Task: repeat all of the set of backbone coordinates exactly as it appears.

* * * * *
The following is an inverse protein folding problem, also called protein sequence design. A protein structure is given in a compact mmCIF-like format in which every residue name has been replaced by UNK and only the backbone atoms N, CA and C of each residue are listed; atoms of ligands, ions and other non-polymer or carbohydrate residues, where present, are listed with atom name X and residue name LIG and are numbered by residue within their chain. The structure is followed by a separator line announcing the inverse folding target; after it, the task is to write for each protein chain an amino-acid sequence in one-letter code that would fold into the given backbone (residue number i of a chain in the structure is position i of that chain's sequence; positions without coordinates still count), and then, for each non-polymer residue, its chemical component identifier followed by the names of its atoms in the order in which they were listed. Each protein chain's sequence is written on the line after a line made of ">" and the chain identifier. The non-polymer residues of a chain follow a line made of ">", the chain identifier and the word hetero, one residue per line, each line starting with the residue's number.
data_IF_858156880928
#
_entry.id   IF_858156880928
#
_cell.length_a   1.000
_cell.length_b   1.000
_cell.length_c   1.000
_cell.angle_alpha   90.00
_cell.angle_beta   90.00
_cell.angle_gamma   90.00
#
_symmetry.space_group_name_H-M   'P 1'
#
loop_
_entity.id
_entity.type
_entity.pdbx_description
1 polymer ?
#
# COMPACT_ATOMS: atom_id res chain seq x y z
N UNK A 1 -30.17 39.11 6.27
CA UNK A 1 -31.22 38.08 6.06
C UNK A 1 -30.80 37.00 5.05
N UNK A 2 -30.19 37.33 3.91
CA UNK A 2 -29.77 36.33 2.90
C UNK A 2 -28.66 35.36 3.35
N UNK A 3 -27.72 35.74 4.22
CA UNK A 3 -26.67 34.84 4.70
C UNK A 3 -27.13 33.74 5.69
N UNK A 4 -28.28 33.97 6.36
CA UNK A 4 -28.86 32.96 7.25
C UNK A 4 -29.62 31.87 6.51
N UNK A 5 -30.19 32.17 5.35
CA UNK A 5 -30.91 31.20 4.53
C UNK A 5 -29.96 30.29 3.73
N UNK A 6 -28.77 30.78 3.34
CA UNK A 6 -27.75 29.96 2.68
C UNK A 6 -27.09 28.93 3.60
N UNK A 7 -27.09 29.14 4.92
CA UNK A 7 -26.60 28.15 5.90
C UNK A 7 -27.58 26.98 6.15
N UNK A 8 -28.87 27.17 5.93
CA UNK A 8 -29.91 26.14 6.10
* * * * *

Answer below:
The following is an inverse protein folding problem, also called protein sequence design. A protein structure is given in a compact mmCIF-like format in which every residue name has been replaced by UNK and only the backbone atoms N, CA and C of each residue are listed; atoms of ligands, ions and other non-polymer or carbohydrate residues, where present, are listed with atom name X and residue name LIG and are numbered by residue within their chain. The structure is followed by a separator line announcing the inverse folding target; after it, the task is to write for each protein chain an amino-acid sequence in one-letter code that would fold into the given backbone (residue number i of a chain in the structure is position i of that chain's sequence; positions without coordinates still count), and then, for each non-polymer residue, its chemical component identifier followed by the names of its atoms in the order in which they were listed. Each protein chain's sequence is written on the line after a line made of ">" and the chain identifier. The non-polymer residues of a chain follow a line made of ">", the chain identifier and the word hetero, one residue per line, each line starting with the residue's number.
data_IF_858156880928
#
_entry.id   IF_858156880928
#
_cell.length_a   1.000
_cell.length_b   1.000
_cell.length_c   1.000
_cell.angle_alpha   90.00
_cell.angle_beta   90.00
_cell.angle_gamma   90.00
#
_symmetry.space_group_name_H-M   'P 1'
#
loop_
_entity.id
_entity.type
_entity.pdbx_description
1 polymer ?
#
# COMPACT_ATOMS: atom_id res chain seq x y z
N UNK A 1 -30.17 39.11 6.27
CA UNK A 1 -31.22 38.08 6.06
C UNK A 1 -30.80 37.00 5.05
N UNK A 2 -30.19 37.33 3.91
CA UNK A 2 -29.77 36.33 2.90
C UNK A 2 -28.66 35.36 3.35
N UNK A 3 -27.72 35.74 4.22
CA UNK A 3 -26.67 34.84 4.70
C UNK A 3 -27.13 33.74 5.69
N UNK A 4 -28.28 33.97 6.36
CA UNK A 4 -28.86 32.96 7.25
C UNK A 4 -29.62 31.87 6.51
N UNK A 5 -30.19 32.17 5.35
CA UNK A 5 -30.91 31.20 4.53
C UNK A 5 -29.96 30.29 3.73
N UNK A 6 -28.77 30.78 3.34
CA UNK A 6 -27.75 29.96 2.68
C UNK A 6 -27.09 28.93 3.60
N UNK A 7 -27.09 29.14 4.92
CA UNK A 7 -26.60 28.15 5.90
C UNK A 7 -27.58 26.98 6.15
N UNK A 8 -28.87 27.17 5.93
CA UNK A 8 -29.91 26.14 6.10